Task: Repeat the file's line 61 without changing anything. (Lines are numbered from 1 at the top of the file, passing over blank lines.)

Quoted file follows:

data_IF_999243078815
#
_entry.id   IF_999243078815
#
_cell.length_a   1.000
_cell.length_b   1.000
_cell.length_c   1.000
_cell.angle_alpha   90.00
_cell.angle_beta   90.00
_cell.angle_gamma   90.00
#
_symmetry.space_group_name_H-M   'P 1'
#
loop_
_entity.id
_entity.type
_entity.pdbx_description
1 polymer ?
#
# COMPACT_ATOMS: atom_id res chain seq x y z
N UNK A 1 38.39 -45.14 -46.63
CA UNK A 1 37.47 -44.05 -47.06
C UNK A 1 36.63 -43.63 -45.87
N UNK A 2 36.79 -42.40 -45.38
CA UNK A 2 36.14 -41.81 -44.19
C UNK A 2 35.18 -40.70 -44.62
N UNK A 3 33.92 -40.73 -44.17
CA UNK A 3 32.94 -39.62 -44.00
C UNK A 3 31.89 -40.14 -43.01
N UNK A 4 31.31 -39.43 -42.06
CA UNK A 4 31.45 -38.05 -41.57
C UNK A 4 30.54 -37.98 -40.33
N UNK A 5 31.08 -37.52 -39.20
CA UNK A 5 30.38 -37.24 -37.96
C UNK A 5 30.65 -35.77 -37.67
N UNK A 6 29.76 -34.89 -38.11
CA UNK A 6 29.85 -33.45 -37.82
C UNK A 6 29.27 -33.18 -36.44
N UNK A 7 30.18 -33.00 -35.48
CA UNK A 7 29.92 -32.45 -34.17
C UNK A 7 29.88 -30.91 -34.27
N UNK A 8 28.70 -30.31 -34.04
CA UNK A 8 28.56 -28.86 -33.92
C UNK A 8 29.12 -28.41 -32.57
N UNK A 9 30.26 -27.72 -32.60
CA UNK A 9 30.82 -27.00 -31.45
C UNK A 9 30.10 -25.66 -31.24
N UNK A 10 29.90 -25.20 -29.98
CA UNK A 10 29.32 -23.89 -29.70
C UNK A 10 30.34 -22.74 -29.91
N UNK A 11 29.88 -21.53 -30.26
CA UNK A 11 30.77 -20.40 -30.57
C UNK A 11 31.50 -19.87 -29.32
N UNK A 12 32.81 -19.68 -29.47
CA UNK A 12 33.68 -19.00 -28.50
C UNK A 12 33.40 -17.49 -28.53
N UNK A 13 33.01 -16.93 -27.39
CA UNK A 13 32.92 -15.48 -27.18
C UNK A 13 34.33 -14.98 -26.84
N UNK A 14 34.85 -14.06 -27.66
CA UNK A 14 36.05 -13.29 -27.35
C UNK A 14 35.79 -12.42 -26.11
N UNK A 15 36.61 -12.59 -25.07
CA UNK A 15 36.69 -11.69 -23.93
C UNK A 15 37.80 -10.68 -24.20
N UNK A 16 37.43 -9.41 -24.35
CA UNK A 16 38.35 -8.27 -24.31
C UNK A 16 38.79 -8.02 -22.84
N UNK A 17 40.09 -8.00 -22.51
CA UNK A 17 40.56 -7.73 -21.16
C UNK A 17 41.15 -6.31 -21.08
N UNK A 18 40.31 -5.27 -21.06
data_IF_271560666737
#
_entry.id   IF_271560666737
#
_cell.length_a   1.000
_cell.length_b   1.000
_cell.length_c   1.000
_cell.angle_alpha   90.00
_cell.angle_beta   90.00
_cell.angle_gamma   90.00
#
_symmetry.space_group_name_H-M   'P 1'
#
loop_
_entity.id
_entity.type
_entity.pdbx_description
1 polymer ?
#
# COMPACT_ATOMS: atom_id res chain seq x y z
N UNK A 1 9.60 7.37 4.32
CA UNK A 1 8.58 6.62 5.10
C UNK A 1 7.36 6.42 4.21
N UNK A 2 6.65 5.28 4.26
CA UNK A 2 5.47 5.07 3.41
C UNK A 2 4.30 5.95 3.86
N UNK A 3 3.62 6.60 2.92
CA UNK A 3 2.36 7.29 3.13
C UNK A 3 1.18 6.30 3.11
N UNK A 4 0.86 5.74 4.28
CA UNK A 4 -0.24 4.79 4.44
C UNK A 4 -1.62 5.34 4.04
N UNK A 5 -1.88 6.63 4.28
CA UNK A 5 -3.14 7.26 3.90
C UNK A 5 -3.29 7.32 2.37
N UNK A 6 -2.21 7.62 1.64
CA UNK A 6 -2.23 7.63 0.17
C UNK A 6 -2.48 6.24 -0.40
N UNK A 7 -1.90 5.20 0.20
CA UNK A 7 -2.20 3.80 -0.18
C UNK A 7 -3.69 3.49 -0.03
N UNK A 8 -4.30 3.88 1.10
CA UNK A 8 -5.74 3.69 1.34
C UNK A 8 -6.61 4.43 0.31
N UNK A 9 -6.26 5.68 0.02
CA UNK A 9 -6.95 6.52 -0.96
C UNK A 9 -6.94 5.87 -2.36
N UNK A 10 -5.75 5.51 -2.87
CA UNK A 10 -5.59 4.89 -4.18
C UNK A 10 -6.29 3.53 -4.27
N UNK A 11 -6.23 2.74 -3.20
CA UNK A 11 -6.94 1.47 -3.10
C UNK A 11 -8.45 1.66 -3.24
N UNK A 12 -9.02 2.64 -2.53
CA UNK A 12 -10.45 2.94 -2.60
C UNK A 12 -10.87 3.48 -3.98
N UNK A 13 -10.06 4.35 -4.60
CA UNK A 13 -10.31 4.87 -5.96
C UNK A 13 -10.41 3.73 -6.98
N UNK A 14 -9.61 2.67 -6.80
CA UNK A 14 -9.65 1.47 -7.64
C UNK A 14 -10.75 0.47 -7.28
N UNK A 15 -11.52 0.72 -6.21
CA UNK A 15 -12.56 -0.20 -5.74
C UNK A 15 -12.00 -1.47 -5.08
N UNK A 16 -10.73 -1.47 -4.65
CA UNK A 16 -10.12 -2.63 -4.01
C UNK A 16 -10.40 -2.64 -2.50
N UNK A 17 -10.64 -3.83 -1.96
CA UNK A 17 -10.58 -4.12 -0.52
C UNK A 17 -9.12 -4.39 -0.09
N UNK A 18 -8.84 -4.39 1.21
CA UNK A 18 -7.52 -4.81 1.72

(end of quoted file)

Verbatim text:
CA UNK A 14 36.05 -13.29 -27.35